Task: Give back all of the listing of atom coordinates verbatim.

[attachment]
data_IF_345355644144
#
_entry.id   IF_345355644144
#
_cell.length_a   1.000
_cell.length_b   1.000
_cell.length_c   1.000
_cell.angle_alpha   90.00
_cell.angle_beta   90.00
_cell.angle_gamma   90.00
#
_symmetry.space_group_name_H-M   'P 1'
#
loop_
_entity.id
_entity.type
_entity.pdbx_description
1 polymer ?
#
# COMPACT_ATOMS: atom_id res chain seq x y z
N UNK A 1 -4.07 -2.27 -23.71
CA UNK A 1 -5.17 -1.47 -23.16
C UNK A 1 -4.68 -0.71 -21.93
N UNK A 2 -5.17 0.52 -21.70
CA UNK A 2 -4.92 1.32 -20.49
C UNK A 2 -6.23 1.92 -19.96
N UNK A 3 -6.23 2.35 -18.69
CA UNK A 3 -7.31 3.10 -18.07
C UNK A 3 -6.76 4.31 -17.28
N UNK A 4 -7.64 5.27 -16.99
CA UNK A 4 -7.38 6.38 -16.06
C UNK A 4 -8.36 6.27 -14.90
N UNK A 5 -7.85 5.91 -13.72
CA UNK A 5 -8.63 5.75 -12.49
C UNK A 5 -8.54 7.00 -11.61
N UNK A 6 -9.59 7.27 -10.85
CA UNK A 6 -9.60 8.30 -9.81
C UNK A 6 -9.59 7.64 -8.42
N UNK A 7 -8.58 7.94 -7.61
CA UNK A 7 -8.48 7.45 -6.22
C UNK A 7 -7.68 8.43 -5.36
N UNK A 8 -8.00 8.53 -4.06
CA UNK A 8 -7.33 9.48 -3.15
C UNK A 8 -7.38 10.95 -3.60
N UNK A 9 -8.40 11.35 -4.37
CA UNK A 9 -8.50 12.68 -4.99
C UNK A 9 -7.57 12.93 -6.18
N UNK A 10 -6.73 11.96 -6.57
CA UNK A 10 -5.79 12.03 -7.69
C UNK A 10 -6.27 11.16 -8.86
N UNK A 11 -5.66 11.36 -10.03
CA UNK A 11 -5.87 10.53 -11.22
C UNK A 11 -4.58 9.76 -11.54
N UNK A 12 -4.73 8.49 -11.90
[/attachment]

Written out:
data_IF_345355644144
#
_entry.id   IF_345355644144
#
_cell.length_a   1.000
_cell.length_b   1.000
_cell.length_c   1.000
_cell.angle_alpha   90.00
_cell.angle_beta   90.00
_cell.angle_gamma   90.00
#
_symmetry.space_group_name_H-M   'P 1'
#
loop_
_entity.id
_entity.type
_entity.pdbx_description
1 polymer ?
#
# COMPACT_ATOMS: atom_id res chain seq x y z
N UNK A 1 -4.07 -2.27 -23.71
CA UNK A 1 -5.17 -1.47 -23.16
C UNK A 1 -4.68 -0.71 -21.93
N UNK A 2 -5.17 0.52 -21.70
CA UNK A 2 -4.92 1.32 -20.49
C UNK A 2 -6.23 1.92 -19.96
N UNK A 3 -6.23 2.35 -18.69
CA UNK A 3 -7.31 3.10 -18.07
C UNK A 3 -6.76 4.31 -17.28
N UNK A 4 -7.64 5.27 -16.99
CA UNK A 4 -7.38 6.38 -16.06
C UNK A 4 -8.36 6.27 -14.90
N UNK A 5 -7.85 5.91 -13.72
CA UNK A 5 -8.63 5.75 -12.49
C UNK A 5 -8.54 7.00 -11.61
N UNK A 6 -9.59 7.27 -10.85
CA UNK A 6 -9.60 8.30 -9.81
C UNK A 6 -9.59 7.64 -8.42
N UNK A 7 -8.58 7.94 -7.61
CA UNK A 7 -8.48 7.45 -6.22
C UNK A 7 -7.68 8.43 -5.36
N UNK A 8 -8.00 8.53 -4.06
CA UNK A 8 -7.33 9.48 -3.15
C UNK A 8 -7.38 10.95 -3.60
N UNK A 9 -8.40 11.35 -4.37
CA UNK A 9 -8.50 12.68 -4.99
C UNK A 9 -7.57 12.93 -6.18
N UNK A 10 -6.73 11.96 -6.57
CA UNK A 10 -5.79 12.03 -7.69
C UNK A 10 -6.27 11.16 -8.86
N UNK A 11 -5.66 11.36 -10.03
CA UNK A 11 -5.87 10.53 -11.22
C UNK A 11 -4.58 9.76 -11.54
N UNK A 12 -4.73 8.49 -11.90